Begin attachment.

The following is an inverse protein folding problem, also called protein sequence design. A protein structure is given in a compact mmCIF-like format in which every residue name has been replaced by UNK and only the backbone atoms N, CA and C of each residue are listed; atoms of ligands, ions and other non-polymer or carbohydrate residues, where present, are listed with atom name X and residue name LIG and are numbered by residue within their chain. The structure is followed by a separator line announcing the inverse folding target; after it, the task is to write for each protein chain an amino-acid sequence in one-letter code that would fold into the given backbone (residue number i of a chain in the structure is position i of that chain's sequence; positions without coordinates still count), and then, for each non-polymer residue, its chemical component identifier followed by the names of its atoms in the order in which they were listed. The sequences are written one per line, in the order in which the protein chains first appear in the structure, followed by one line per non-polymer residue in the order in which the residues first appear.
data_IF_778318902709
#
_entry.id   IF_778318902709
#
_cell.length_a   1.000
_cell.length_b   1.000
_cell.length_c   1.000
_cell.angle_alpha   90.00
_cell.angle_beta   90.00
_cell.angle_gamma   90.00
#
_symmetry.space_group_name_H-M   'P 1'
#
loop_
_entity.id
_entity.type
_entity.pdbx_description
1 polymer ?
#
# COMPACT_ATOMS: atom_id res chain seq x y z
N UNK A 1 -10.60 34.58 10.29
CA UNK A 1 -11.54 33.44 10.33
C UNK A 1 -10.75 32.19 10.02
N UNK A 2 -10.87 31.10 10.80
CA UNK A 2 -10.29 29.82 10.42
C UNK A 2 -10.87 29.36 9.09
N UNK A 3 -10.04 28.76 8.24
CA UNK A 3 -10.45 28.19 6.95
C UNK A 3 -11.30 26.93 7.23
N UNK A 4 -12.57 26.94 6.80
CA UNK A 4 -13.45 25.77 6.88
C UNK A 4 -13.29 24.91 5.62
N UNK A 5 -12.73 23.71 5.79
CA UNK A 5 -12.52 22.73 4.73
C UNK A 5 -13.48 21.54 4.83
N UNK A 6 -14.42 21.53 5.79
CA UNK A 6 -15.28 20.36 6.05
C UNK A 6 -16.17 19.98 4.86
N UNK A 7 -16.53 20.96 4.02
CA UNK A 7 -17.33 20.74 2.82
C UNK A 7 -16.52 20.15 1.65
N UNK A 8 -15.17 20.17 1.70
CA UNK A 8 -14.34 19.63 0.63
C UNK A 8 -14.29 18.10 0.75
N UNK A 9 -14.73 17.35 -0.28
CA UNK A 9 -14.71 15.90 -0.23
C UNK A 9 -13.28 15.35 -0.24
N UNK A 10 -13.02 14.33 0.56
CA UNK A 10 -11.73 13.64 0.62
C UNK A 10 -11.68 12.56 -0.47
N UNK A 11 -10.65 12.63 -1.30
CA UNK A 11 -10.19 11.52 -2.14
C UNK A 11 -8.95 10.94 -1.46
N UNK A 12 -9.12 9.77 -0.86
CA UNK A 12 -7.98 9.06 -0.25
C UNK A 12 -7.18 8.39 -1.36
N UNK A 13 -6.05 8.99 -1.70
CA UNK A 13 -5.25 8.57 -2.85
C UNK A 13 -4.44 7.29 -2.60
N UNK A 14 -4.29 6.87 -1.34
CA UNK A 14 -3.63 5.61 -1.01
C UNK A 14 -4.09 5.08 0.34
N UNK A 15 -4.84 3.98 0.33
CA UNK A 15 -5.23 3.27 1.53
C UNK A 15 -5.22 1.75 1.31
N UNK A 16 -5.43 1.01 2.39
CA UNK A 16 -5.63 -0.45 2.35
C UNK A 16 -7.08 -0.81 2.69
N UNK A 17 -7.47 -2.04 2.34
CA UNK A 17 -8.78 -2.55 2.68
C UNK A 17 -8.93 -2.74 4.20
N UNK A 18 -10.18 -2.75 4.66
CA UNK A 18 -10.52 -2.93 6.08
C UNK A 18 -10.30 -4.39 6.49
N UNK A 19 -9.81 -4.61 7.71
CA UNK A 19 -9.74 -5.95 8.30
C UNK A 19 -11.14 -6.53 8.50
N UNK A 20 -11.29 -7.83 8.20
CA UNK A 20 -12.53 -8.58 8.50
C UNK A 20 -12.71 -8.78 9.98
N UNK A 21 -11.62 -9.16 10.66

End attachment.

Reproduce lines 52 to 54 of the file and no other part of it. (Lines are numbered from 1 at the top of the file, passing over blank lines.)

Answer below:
N UNK A 11 -10.65 12.63 -1.30
CA UNK A 11 -10.19 11.52 -2.14
C UNK A 11 -8.95 10.94 -1.46